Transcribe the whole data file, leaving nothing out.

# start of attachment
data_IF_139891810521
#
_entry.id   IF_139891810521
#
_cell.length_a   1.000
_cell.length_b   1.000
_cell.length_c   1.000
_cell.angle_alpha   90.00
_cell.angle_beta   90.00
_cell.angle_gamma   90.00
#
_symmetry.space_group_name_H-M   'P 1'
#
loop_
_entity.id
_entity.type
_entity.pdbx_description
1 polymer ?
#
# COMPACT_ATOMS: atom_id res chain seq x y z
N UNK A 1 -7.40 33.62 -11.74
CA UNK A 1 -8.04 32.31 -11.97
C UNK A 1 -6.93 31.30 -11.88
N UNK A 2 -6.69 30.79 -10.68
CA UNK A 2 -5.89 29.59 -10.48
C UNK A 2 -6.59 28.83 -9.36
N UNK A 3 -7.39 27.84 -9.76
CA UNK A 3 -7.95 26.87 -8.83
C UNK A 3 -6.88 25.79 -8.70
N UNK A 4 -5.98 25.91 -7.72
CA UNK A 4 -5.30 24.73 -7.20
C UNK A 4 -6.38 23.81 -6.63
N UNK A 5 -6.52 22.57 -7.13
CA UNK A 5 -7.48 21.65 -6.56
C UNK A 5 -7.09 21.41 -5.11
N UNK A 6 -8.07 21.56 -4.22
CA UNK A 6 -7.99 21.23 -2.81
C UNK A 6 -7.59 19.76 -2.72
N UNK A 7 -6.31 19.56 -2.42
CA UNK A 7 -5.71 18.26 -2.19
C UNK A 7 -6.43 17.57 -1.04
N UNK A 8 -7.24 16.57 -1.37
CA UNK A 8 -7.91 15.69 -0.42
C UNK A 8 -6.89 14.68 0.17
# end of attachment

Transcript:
data_IF_139891810521
#
_entry.id   IF_139891810521
#
_cell.length_a   1.000
_cell.length_b   1.000
_cell.length_c   1.000
_cell.angle_alpha   90.00
_cell.angle_beta   90.00
_cell.angle_gamma   90.00
#
_symmetry.space_group_name_H-M   'P 1'
#
loop_
_entity.id
_entity.type
_entity.pdbx_description
1 polymer ?
#
# COMPACT_ATOMS: atom_id res chain seq x y z
N UNK A 1 -7.40 33.62 -11.74
CA UNK A 1 -8.04 32.31 -11.97
C UNK A 1 -6.93 31.30 -11.88
N UNK A 2 -6.69 30.79 -10.68
CA UNK A 2 -5.89 29.59 -10.48
C UNK A 2 -6.59 28.83 -9.36
N UNK A 3 -7.39 27.84 -9.76
CA UNK A 3 -7.95 26.87 -8.83
C UNK A 3 -6.88 25.79 -8.70
N UNK A 4 -5.98 25.91 -7.72
CA UNK A 4 -5.30 24.73 -7.20
C UNK A 4 -6.38 23.81 -6.63
N UNK A 5 -6.52 22.57 -7.13
CA UNK A 5 -7.48 21.65 -6.56
C UNK A 5 -7.09 21.41 -5.11
N UNK A 6 -8.07 21.56 -4.22
CA UNK A 6 -7.99 21.23 -2.81
C UNK A 6 -7.59 19.76 -2.72
N UNK A 7 -6.31 19.56 -2.42
CA UNK A 7 -5.71 18.26 -2.19
C UNK A 7 -6.43 17.57 -1.04
N UNK A 8 -7.24 16.57 -1.37
CA UNK A 8 -7.91 15.69 -0.42
C UNK A 8 -6.89 14.68 0.17